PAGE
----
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Veteran Mike Hanson poses with Tina Samson and Mayor Thomas Bernard on Friday at the Veterans Office.
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Veterans Agent Stephen Roy with the bags filled by Administrative Assistant Tina Samson and volunteers for local veterans.
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The mayor took some time to welcome veterans. His father, also Thomas, had volunteered in the office for years archiving records.
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Samson holds one of the cards made by local students.
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Christmas Comes Early at North Adams Veterans Office

By Tammy DanielsiBerkshires Staff
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Mary LaPierre, whose late husband was a Korean War veteran, says the Veterans Office has been helpful in getting her widow's benefits. 
NORTH ADAMS, Mass. — Santa came early this year for nearly 200 local veterans and family members.
 
Lined up in ranks across tables and the floor were shopping bags, wrapped gifts, cards and sports bags filled with necessities were ready for pickup on Friday morning at the North Adams Veterans Office. 
 
"This is a precision operation," said Mayor Thomas Bernard, who donned his favorite "ugly" Christmas sweater and a Santa hat to spend an hour welcoming veterans and shaking their hands. 
 
Operation Christmas for Veterans is the passion of Tina Samson, the office's administrative assistant, who has been coordinating the effort and cajoling for donations for the past five years to benefit the veterans served in the regional office's 10 communities.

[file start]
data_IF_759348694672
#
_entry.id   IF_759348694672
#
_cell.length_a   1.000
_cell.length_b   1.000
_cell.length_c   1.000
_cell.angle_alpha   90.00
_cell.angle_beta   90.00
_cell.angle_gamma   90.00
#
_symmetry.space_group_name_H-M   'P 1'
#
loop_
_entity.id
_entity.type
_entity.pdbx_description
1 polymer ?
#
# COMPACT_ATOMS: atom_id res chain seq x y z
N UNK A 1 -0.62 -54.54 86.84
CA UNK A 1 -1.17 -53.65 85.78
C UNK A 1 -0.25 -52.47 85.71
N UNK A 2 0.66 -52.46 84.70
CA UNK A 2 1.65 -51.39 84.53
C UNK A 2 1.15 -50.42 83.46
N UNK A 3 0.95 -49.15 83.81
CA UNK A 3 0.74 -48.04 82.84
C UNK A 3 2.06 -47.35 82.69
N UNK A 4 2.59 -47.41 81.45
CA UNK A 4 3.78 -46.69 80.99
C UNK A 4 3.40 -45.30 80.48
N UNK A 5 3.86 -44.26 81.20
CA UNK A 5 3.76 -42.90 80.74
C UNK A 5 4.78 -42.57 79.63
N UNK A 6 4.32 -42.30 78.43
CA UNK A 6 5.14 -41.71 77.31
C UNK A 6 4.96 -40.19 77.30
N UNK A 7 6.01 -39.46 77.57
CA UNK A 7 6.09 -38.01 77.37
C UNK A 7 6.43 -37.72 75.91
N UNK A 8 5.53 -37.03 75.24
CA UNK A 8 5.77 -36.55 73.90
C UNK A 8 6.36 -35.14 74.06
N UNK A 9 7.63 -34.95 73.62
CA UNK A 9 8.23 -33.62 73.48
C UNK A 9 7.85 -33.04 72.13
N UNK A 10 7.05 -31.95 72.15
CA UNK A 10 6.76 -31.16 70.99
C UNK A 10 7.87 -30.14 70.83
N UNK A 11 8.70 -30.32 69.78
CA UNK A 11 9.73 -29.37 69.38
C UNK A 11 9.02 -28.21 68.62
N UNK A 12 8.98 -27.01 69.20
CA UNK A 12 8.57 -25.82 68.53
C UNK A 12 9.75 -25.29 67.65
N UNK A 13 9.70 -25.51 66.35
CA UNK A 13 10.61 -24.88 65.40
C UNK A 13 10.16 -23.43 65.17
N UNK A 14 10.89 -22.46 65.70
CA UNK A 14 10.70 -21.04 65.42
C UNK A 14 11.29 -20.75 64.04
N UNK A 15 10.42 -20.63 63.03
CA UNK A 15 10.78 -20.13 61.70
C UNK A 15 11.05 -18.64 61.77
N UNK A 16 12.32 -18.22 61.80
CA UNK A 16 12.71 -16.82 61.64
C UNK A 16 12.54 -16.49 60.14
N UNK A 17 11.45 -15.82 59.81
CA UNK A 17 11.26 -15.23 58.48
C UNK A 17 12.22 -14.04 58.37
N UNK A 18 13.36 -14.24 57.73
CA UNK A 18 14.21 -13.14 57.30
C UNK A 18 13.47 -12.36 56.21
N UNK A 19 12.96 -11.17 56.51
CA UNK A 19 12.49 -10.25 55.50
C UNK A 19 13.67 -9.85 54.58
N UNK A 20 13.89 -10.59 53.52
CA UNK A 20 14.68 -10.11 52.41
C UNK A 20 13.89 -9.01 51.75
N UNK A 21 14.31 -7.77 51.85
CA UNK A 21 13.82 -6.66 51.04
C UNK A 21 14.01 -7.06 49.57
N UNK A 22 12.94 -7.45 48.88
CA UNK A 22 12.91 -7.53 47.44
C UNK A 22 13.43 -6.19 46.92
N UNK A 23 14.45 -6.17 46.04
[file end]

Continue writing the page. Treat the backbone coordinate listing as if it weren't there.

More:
"Two weeks in December my mind's a mush," Samson said. "It's getting bigger and bigger every year."
 
Veteran Agent Stephen Roy laughed at Samson's description but added that he's planning to nominate her for administrative assistant for the year for all the work she's done. 
 
"Since we've taken on Dalton and the other communities her responsibilities have increased and there's a lot going on," he said. "It started off small with cards and gift certificates, but then it just exploded."
 
The city engaged with Adams and Williamstown nearly seven years ago to create a regional portal for veterans to access benefits; since then, Roy's duties have grown as more surrounding towns have signed on. The office now covers Adams, Cheshire, Clarksburg, Dalton, Florida, Lanesborough, North Adams, Savoy and Williamstown.
 
Samson, who joined the office six years ago, began small with gift cards, then businesses and organizations began responding to her call for more donations. Over the years that's meant tote bags, coats, socks and hats, blankets, food and personal necessities and even toys for children and gifts for spouses and survivors. She's even opened a food pantry for veterans in City Hall, and reminded each person who arrived on Friday for their benefit check and gift not to forget to stop by the pantry.